Bridge loans are a powerful tool to further corporate growth, but if executed incorrectly they can also prove extremely expensive for your company. Simply put, a bridge loan is a temporary loan that is obtained while the borrower waits for approval for a long-term loan. There are various reasons that bridge loans can be difficult to work with, from terminology to timeline, but understanding how to implement them correctly can save you a lot of time, headache, and expense.
What are bridge loans?
Bridge loans are temporary loans that most often bridge the gap between the completion of construction work or real estate purchase and the approval of a long-term or permanent mortgage. Typically repaid over 3 years, they allow the borrower to meet current financial obligations like employee wages, utility bills and other accounts payable.
They can also be used when a property needs significant renovation (or new construction) before it will qualify for permanent financing. This allows the project to be renovated and repaired to an acceptable level, without requiring multiple additional loans.
Bridge loans are always asset-based, which means they are secured by the property they are leveraged against. If the borrower is either unable to repay the loan, or unable to find a permanent loan, the property is then used as collateral to pay off the loan.
When are bridge loans the right option?
Bridge loans are used in several types of property management. The most commonly used ones are for the purchase and improvement of an underutilized commercial property. This allows the borrower to buy the property, repair it, and then apply for a longer-term loan. They can also be used for investment real estate, like commercial, residential, or industrial properties, or for businesses looking for space to operate out of. Any scenario where a longer-term loan will be obtained over the next few years is a good fit for bridge loans to serve as a temporary capital solution.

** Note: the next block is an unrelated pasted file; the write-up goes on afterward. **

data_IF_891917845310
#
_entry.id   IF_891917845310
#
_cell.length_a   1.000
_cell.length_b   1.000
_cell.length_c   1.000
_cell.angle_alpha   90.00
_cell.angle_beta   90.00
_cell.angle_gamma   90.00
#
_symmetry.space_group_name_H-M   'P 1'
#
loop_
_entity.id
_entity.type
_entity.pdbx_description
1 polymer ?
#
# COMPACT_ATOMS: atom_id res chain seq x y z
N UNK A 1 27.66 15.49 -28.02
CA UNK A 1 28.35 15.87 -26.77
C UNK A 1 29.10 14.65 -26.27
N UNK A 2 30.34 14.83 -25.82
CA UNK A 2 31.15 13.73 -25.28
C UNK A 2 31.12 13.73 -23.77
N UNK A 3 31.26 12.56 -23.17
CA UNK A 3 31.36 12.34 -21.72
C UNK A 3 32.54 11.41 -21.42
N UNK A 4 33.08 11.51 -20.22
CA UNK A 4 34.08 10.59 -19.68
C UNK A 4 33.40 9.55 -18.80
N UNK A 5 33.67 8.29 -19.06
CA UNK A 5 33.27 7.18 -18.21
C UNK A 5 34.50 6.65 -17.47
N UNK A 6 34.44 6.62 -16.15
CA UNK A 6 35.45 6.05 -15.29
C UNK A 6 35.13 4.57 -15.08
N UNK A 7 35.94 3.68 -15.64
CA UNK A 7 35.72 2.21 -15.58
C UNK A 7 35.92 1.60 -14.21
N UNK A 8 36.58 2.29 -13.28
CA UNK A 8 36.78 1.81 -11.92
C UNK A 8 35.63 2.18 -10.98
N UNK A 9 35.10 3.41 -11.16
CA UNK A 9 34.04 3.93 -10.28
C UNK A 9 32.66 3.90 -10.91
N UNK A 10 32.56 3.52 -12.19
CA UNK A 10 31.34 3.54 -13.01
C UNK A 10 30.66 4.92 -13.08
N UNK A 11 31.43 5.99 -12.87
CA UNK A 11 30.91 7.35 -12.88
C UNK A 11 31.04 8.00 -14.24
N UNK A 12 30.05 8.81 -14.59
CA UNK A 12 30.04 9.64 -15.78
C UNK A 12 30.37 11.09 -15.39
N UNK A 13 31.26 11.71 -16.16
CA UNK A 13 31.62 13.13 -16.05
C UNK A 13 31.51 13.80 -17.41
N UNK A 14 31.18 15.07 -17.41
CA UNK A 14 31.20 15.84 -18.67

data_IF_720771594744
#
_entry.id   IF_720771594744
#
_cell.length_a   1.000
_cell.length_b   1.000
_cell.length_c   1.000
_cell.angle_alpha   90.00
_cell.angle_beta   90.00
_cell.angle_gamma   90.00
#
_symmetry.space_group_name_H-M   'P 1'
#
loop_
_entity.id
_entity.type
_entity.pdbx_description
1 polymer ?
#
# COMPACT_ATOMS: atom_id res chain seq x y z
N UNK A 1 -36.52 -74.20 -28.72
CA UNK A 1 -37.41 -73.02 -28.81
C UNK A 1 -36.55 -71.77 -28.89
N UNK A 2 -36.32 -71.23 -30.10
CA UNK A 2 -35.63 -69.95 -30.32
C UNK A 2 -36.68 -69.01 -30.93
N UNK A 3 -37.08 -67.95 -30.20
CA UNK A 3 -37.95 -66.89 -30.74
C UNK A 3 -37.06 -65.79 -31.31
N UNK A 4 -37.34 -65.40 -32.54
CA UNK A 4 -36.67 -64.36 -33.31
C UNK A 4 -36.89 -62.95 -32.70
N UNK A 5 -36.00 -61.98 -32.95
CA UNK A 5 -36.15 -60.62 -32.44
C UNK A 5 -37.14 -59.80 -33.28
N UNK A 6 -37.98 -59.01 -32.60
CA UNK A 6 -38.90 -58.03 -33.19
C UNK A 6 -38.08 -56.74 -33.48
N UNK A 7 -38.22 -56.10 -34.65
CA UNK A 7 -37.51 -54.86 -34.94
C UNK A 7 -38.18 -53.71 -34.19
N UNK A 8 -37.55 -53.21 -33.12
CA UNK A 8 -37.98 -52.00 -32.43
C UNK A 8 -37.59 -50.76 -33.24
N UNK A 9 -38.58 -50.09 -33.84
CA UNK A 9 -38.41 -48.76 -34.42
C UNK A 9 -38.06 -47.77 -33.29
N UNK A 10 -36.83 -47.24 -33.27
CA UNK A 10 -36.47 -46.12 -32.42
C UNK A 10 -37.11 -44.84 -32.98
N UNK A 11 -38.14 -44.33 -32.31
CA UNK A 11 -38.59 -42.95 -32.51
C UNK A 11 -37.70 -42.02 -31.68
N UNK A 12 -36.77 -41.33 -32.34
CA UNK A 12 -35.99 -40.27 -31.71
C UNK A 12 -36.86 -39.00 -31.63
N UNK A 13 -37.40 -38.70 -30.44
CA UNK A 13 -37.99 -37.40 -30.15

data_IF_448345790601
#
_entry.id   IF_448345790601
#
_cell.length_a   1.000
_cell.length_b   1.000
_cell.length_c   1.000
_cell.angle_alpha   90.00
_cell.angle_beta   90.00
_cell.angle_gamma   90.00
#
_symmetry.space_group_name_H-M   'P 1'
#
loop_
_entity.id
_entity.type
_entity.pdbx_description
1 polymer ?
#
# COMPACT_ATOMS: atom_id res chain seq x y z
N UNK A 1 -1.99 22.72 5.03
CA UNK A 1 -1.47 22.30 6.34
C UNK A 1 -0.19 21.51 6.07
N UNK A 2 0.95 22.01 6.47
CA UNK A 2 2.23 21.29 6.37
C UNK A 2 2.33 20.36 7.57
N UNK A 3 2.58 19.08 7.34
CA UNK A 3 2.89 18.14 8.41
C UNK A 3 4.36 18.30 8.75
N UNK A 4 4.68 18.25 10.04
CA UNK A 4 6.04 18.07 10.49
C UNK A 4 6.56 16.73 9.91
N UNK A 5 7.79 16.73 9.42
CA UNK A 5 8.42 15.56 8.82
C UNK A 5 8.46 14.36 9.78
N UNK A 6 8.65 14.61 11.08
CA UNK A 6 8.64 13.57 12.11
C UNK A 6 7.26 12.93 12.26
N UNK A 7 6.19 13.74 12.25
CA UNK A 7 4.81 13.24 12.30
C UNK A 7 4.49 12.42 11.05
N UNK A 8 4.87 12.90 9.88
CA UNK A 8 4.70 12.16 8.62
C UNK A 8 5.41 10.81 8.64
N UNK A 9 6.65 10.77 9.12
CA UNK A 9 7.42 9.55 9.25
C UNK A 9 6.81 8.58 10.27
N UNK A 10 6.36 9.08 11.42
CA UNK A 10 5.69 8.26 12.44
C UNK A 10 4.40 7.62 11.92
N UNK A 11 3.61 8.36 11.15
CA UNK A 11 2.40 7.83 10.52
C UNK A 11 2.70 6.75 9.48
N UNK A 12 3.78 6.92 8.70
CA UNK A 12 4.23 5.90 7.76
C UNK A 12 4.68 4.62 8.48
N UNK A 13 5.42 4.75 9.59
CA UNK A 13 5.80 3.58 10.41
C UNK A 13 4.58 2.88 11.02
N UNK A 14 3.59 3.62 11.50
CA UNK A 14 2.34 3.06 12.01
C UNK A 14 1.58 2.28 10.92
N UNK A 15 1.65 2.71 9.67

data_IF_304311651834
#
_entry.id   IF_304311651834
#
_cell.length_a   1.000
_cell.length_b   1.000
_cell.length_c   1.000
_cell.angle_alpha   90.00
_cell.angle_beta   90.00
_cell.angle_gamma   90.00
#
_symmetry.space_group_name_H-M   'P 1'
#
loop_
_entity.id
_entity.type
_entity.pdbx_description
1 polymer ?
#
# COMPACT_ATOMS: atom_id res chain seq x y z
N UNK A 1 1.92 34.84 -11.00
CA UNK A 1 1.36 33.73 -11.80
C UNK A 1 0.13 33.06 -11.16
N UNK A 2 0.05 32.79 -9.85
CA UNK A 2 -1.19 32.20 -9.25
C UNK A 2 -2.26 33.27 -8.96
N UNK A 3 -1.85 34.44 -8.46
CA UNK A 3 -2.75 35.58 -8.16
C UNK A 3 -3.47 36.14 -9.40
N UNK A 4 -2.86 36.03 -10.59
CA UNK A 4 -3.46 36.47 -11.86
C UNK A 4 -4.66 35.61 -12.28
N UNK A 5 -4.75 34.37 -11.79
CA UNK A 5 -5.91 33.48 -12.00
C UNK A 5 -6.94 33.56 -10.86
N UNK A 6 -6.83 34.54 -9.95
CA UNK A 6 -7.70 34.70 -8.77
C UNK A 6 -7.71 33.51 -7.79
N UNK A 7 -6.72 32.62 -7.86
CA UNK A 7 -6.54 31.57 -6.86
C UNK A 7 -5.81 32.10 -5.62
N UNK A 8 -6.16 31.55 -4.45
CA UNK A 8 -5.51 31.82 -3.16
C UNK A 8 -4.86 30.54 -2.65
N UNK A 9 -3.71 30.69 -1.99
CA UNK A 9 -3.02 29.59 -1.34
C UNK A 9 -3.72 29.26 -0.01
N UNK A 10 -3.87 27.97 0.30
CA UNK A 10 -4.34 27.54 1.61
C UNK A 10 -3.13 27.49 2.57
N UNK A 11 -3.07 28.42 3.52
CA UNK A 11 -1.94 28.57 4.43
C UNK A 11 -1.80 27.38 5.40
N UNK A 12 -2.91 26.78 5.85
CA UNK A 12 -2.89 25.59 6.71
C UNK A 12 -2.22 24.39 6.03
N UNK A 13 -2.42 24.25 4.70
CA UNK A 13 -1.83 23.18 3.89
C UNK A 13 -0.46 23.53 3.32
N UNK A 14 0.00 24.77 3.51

How to use a bridge loan well
There are a few critical steps for proper implementation and use of a bridge loan. The first is to ensure that a timeline is created that accounts for full project completion and approval of a permanent loan. After a bridge loan is funded a borrower can have between 6 months and 3 years to pay off the loan, so understanding exactly how the loan will be paid off, and where permanent funding will be obtained from, is essential.
The second step is defining the exact work involved in this process. Knowing what repairs or work is being done allows the borrower to carefully monitor each step of the process, ensuring that costly mistakes don’t throw you off schedule for your permanent financing. If the loan is meant to be repaid through the sale of property, it is important to understand each step in the process and set a reasonable timeline for closing.
Finally, have an idea for a source of long-term or permanent funding to help close the loan. Bridge loans are a riskier investment, so they often come with a higher interest rate than a permanent loan. If you stay on the bridge loan for too long it can hurt your wallet. Having a clear idea of where longer-term funding will be coming from can help you to exit the bridge financing more quickly.
A bridge loan can be a valuable source of capital while a business waits for approval or works to repair their property. However, it can be a risky source as well. Our brokers can help you navigate the challenges – simply contact us if you’re interested in a bridge loan or other form of real estate financing.